May 4th 2018
Can a brick shortage cause long-lasting effects to the construction industry? The National Association of Estate Agents (NAEA) released a report in 2016 highlighting the dire position of the UK construction industry. The report claimed Britain is facing an acute brick shortage and an additional 1.4 billion bricks are needed to meet the growing demand of the UK housing market. While the Brick Development Association slammed the report as 'out of date and unhelpful', it did highlight the increasing demand for bricks.
As the Government has set ambitious targets to build 300,000 new homes a year to improve the housing supply, any shortage of bricks could make it a difficult task to accomplish.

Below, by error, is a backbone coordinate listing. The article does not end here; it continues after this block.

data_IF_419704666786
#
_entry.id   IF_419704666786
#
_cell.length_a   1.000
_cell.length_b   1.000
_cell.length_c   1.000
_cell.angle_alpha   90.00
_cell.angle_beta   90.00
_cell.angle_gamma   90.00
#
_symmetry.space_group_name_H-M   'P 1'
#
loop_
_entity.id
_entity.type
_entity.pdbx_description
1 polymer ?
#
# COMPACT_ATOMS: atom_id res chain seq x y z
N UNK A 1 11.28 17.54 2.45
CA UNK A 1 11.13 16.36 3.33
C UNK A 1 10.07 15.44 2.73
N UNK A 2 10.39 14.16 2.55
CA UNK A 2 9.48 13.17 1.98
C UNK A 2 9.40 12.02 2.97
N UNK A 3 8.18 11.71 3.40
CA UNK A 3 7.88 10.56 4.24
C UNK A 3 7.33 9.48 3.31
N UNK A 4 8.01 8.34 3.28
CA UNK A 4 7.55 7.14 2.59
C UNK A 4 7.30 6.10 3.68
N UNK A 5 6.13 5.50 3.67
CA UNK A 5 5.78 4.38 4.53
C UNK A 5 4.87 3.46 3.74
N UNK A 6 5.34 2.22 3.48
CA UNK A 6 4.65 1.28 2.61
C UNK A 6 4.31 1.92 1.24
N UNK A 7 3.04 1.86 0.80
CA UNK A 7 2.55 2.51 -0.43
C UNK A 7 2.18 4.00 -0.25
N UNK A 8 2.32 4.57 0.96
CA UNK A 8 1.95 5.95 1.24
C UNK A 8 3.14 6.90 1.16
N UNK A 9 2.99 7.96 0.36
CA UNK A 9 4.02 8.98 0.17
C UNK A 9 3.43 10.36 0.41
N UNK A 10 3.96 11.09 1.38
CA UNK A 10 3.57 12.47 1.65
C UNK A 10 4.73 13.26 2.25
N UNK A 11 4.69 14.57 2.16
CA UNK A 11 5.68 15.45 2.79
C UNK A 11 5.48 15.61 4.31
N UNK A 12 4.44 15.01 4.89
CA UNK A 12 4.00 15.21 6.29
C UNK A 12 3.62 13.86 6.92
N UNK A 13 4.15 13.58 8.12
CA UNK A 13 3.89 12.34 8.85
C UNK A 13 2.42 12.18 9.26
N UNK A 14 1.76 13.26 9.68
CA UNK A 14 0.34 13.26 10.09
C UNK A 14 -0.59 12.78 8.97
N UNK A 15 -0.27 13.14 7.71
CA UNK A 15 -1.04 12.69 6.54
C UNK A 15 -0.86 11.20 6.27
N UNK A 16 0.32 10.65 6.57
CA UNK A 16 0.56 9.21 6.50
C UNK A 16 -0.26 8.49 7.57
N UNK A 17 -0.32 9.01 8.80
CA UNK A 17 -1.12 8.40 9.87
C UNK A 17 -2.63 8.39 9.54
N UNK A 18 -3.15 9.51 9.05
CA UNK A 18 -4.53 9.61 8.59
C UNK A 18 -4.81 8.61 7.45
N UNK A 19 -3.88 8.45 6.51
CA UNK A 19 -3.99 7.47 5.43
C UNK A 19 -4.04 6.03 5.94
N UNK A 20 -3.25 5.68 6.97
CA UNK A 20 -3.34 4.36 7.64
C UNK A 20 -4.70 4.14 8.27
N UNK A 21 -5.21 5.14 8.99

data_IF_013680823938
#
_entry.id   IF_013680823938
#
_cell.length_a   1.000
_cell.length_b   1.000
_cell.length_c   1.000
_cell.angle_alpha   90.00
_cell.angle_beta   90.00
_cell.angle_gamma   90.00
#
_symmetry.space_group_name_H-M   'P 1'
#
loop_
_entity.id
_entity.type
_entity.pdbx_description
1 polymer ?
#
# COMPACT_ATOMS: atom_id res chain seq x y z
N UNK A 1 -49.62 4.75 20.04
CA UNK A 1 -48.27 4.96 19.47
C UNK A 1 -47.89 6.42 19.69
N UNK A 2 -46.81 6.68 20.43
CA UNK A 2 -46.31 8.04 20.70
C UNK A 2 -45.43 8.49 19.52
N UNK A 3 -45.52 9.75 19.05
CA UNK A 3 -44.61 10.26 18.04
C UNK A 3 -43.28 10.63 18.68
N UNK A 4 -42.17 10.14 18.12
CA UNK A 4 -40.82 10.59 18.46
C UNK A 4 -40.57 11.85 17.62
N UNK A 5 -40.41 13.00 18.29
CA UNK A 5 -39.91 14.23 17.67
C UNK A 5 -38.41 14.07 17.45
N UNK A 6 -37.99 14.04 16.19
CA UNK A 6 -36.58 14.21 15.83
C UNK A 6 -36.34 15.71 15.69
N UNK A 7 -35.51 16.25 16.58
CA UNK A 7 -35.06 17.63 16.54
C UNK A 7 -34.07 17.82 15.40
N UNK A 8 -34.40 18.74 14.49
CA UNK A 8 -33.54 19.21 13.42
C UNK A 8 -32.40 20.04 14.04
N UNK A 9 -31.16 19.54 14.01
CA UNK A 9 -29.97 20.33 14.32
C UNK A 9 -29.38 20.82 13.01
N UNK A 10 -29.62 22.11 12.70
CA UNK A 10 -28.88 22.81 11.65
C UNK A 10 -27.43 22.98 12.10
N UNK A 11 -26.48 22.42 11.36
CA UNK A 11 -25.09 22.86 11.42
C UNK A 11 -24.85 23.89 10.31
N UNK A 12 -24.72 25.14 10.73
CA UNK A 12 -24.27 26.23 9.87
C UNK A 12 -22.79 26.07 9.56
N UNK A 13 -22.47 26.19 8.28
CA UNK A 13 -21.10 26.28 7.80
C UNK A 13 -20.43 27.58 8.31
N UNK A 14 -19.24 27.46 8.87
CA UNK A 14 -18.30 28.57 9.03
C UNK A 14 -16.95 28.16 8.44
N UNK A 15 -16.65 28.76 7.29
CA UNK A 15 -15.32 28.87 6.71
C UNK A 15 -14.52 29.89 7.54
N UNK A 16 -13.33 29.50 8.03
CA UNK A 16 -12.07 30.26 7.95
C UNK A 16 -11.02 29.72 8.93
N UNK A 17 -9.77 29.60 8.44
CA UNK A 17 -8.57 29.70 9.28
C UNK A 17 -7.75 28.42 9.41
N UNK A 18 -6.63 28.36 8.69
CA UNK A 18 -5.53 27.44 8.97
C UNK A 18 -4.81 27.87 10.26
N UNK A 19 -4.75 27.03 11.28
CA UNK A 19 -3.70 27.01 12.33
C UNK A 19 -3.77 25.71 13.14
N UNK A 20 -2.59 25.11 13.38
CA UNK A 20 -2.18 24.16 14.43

The UK brick shortage can largely be traced back to the 2008 recession. A rapid decline in the housing market associated with the global financial crisis saw brick production decrease by half. Many brick plants around the country were either closed permanently or mothballed.
According to Construction News, a total of 19 brick plants closed between 2009 and 2014, while massive redundancies saw the construction workforce decrease by 15 percent. Britain was left with a stockpile of 1.2 billion unsold bricks. As the housing market got back on its feet, the few brick manufacturers that remained in the UK were faced with a surge in demand due to the Government's 'Help to Buy' scheme, and trying to catch up was a difficult task.
However, the impending Brexit has cast a shadow of uncertainty over the entire construction industry, not just brick manufacturing, but timber and precast concrete to architectural and engineering services.